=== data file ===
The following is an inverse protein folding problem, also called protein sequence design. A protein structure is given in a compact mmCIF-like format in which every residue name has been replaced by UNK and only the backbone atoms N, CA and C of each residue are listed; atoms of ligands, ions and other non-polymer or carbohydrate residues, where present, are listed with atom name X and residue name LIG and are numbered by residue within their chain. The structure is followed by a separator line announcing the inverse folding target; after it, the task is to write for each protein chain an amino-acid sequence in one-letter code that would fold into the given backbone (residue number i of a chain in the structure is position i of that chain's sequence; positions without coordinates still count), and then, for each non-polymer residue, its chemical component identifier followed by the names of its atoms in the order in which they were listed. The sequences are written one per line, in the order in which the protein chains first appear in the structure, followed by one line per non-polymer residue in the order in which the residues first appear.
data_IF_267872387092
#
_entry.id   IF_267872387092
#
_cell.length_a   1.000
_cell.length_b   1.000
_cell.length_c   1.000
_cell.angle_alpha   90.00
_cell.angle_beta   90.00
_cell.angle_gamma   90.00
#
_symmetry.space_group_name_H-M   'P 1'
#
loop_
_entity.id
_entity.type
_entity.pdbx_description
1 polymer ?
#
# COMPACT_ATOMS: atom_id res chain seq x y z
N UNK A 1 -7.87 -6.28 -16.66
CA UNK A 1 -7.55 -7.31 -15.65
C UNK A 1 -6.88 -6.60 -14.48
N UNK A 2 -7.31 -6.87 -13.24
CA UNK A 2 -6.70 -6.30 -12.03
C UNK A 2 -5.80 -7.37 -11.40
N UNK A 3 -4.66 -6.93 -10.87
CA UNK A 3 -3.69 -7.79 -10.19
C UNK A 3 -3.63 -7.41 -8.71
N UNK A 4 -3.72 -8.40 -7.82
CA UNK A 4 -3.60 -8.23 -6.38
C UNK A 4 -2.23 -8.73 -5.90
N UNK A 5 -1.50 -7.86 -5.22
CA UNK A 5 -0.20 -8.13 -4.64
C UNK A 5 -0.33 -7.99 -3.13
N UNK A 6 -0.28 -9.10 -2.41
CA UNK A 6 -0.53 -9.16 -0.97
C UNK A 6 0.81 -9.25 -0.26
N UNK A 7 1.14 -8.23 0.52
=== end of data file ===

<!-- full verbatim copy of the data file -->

The following is an inverse protein folding problem, also called protein sequence design. A protein structure is given in a compact mmCIF-like format in which every residue name has been replaced by UNK and only the backbone atoms N, CA and C of each residue are listed; atoms of ligands, ions and other non-polymer or carbohydrate residues, where present, are listed with atom name X and residue name LIG and are numbered by residue within their chain. The structure is followed by a separator line announcing the inverse folding target; after it, the task is to write for each protein chain an amino-acid sequence in one-letter code that would fold into the given backbone (residue number i of a chain in the structure is position i of that chain's sequence; positions without coordinates still count), and then, for each non-polymer residue, its chemical component identifier followed by the names of its atoms in the order in which they were listed. The sequences are written one per line, in the order in which the protein chains first appear in the structure, followed by one line per non-polymer residue in the order in which the residues first appear.
data_IF_267872387092
#
_entry.id   IF_267872387092
#
_cell.length_a   1.000
_cell.length_b   1.000
_cell.length_c   1.000
_cell.angle_alpha   90.00
_cell.angle_beta   90.00
_cell.angle_gamma   90.00
#
_symmetry.space_group_name_H-M   'P 1'
#
loop_
_entity.id
_entity.type
_entity.pdbx_description
1 polymer ?
#
# COMPACT_ATOMS: atom_id res chain seq x y z
N UNK A 1 -7.87 -6.28 -16.66
CA UNK A 1 -7.55 -7.31 -15.65
C UNK A 1 -6.88 -6.60 -14.48
N UNK A 2 -7.31 -6.87 -13.24
CA UNK A 2 -6.70 -6.30 -12.03
C UNK A 2 -5.80 -7.37 -11.40
N UNK A 3 -4.66 -6.93 -10.87
CA UNK A 3 -3.69 -7.79 -10.19
C UNK A 3 -3.63 -7.41 -8.71
N UNK A 4 -3.72 -8.40 -7.82
CA UNK A 4 -3.60 -8.23 -6.38
C UNK A 4 -2.23 -8.73 -5.90
N UNK A 5 -1.50 -7.86 -5.22
CA UNK A 5 -0.20 -8.13 -4.64
C UNK A 5 -0.33 -7.99 -3.13
N UNK A 6 -0.28 -9.10 -2.41
CA UNK A 6 -0.53 -9.16 -0.97
C UNK A 6 0.81 -9.25 -0.26
N UNK A 7 1.14 -8.23 0.52